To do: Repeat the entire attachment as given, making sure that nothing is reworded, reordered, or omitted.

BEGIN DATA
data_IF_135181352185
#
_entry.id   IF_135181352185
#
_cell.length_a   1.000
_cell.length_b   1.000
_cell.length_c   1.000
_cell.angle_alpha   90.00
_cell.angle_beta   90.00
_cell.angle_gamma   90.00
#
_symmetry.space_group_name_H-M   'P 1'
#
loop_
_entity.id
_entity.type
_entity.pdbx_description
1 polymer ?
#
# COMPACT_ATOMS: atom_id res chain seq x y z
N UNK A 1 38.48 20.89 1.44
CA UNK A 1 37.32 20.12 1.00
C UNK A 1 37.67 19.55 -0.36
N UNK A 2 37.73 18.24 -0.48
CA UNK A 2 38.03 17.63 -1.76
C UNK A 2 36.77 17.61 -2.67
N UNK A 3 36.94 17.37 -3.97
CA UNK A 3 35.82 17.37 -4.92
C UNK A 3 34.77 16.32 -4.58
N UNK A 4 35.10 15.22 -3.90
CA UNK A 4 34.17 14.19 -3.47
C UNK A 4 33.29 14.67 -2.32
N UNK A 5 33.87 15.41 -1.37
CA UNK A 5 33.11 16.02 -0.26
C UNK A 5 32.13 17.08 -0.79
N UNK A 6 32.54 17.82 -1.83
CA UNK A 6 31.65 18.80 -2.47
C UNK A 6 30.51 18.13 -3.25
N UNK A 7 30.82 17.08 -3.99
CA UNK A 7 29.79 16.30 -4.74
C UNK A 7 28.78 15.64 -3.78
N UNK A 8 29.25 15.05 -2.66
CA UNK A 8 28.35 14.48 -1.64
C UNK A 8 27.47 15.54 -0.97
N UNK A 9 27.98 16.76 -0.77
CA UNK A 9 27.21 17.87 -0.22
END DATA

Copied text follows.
data_IF_135181352185
#
_entry.id   IF_135181352185
#
_cell.length_a   1.000
_cell.length_b   1.000
_cell.length_c   1.000
_cell.angle_alpha   90.00
_cell.angle_beta   90.00
_cell.angle_gamma   90.00
#
_symmetry.space_group_name_H-M   'P 1'
#
loop_
_entity.id
_entity.type
_entity.pdbx_description
1 polymer ?
#
# COMPACT_ATOMS: atom_id res chain seq x y z
N UNK A 1 38.48 20.89 1.44
CA UNK A 1 37.32 20.12 1.00
C UNK A 1 37.67 19.55 -0.36
N UNK A 2 37.73 18.24 -0.48
CA UNK A 2 38.03 17.63 -1.76
C UNK A 2 36.77 17.61 -2.67
N UNK A 3 36.94 17.37 -3.97
CA UNK A 3 35.82 17.37 -4.92
C UNK A 3 34.77 16.32 -4.58
N UNK A 4 35.10 15.22 -3.90
CA UNK A 4 34.17 14.19 -3.47
C UNK A 4 33.29 14.67 -2.32
N UNK A 5 33.87 15.41 -1.37
CA UNK A 5 33.11 16.02 -0.26
C UNK A 5 32.13 17.08 -0.79
N UNK A 6 32.54 17.82 -1.83
CA UNK A 6 31.65 18.80 -2.47
C UNK A 6 30.51 18.13 -3.25
N UNK A 7 30.82 17.08 -3.99
CA UNK A 7 29.79 16.30 -4.74
C UNK A 7 28.78 15.64 -3.78
N UNK A 8 29.25 15.05 -2.66
CA UNK A 8 28.35 14.48 -1.64
C UNK A 8 27.47 15.54 -0.97
N UNK A 9 27.98 16.76 -0.77
CA UNK A 9 27.21 17.87 -0.22